The market liked what they heard from BP (NYSE:BP) on plans to raise capital to deal with the oil spill by selling billions in assets, rather than primarily go the debt route, although they have billions in credit lined up from about a dozen banks to go that route if they have to.
As a result, bonds from BP have went up for two days in a row while the cost of credit default swaps fell, which is insurance used to protect investors against default by a company.
This of course precludes bonds, which are debt after all.
MarketAxess reports that traders were primarily targeting short term bonds of BP, which they pushed up by 3/4 point to a 4.994 percent yield. In comparison to Treasurys, that's 400 basis points above their yield.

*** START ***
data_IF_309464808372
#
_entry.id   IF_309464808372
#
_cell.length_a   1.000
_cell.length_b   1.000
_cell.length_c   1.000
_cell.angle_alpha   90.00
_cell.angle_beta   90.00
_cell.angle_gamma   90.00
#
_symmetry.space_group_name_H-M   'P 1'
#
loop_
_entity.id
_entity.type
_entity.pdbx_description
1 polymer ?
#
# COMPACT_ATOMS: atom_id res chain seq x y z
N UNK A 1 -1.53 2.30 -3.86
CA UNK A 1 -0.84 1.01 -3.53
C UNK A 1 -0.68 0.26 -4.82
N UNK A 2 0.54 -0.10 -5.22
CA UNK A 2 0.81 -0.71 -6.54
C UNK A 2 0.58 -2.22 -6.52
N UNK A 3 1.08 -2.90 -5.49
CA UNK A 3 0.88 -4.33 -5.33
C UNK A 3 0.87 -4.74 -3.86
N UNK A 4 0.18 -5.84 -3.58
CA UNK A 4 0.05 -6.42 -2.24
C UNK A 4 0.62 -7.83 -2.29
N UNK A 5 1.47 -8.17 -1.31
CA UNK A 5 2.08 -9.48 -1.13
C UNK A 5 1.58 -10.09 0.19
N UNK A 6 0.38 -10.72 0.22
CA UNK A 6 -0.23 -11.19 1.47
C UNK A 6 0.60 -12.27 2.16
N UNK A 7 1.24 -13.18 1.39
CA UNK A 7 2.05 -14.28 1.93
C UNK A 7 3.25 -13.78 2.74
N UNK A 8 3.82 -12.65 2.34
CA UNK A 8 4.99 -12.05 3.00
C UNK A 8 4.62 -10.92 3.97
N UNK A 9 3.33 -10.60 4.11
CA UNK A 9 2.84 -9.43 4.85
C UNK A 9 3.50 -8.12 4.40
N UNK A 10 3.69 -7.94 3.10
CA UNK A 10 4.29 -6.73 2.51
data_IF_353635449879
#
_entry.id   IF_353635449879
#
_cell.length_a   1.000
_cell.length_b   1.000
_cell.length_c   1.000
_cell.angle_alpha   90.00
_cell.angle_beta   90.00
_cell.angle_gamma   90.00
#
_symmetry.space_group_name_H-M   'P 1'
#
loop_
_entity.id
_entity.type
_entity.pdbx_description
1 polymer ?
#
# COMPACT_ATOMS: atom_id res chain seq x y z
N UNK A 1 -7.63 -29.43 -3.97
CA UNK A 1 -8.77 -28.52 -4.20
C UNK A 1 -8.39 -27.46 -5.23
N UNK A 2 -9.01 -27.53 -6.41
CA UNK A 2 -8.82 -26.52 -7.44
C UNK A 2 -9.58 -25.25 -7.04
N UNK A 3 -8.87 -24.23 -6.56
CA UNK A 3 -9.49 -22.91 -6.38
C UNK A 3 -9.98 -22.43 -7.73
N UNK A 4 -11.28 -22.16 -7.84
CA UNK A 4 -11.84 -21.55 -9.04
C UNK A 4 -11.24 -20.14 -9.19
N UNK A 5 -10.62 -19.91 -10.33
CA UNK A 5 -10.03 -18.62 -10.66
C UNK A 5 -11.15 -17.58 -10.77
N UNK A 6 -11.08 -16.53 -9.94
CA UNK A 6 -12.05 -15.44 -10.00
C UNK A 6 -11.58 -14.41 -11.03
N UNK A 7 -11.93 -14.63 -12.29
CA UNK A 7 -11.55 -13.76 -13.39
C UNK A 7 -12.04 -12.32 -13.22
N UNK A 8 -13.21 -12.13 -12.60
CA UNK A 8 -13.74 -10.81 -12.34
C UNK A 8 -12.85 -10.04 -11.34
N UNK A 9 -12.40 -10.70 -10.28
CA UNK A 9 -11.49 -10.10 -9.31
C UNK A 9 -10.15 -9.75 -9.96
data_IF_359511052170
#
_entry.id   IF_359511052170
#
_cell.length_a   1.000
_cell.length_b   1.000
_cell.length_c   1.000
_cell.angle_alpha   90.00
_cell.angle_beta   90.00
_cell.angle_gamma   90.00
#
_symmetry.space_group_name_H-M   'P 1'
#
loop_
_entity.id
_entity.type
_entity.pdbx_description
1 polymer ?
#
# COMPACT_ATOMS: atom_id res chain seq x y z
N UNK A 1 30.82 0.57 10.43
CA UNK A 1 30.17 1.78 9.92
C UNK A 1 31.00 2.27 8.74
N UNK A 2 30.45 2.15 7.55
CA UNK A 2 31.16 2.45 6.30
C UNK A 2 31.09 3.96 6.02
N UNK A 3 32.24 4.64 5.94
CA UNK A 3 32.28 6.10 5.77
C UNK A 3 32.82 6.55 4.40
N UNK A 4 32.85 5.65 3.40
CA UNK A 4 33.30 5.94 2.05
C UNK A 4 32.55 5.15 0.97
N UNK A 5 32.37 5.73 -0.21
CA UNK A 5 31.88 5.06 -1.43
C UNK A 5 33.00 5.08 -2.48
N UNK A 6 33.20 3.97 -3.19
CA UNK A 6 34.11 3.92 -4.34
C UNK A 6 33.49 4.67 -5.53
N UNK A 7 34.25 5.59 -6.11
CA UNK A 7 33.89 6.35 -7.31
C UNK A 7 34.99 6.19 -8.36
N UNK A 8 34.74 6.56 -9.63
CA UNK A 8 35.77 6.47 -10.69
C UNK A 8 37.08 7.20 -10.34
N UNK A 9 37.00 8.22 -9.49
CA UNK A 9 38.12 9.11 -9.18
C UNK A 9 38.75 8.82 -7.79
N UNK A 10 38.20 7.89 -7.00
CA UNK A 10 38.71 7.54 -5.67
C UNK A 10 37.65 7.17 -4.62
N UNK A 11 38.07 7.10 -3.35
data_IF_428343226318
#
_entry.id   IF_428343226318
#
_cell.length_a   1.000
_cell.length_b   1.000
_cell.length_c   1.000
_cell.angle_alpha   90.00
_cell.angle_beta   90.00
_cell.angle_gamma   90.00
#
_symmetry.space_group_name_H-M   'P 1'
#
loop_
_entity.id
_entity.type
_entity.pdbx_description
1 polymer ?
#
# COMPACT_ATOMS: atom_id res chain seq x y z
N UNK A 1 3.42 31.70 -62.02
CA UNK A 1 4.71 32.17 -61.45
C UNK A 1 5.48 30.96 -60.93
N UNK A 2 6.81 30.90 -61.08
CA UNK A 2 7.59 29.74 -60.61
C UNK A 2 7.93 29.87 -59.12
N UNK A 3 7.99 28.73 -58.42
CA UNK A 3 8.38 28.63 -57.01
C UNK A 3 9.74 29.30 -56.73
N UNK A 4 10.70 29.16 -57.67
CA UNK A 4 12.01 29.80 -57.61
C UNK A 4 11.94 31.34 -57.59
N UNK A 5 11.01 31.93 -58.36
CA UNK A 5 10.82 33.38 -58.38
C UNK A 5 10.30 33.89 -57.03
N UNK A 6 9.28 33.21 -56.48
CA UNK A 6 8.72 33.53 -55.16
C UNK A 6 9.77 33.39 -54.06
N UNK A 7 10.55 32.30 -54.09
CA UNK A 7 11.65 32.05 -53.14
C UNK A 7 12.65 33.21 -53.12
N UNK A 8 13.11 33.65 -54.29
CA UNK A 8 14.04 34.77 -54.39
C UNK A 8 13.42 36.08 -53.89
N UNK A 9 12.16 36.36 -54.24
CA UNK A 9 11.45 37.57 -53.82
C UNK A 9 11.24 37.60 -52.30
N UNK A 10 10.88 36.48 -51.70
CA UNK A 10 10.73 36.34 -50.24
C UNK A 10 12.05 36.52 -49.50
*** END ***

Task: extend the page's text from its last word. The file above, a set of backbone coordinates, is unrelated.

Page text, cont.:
Notes due November 2013 which stood at 5.25 percent were the most active.
The progress of BP in stopping the oil from flowing into the Gulf, along with being close to permanently plugging the well has generated optimism.
Fixed-income managers said BP is still a very risky company, even though things have the appearance of settling down.
It won't really be until a firmer grip on overall liabilities emerge, that a more accurate picture of the health of the company in the years ahead will be really known.
And all those assets they're being forced to sell, will also be lost revenue and earnings.
So while a leaner BP with new leadership sounds more attractive than what they've been, it presents a entire new set of problems that can't be dismissed out of hand.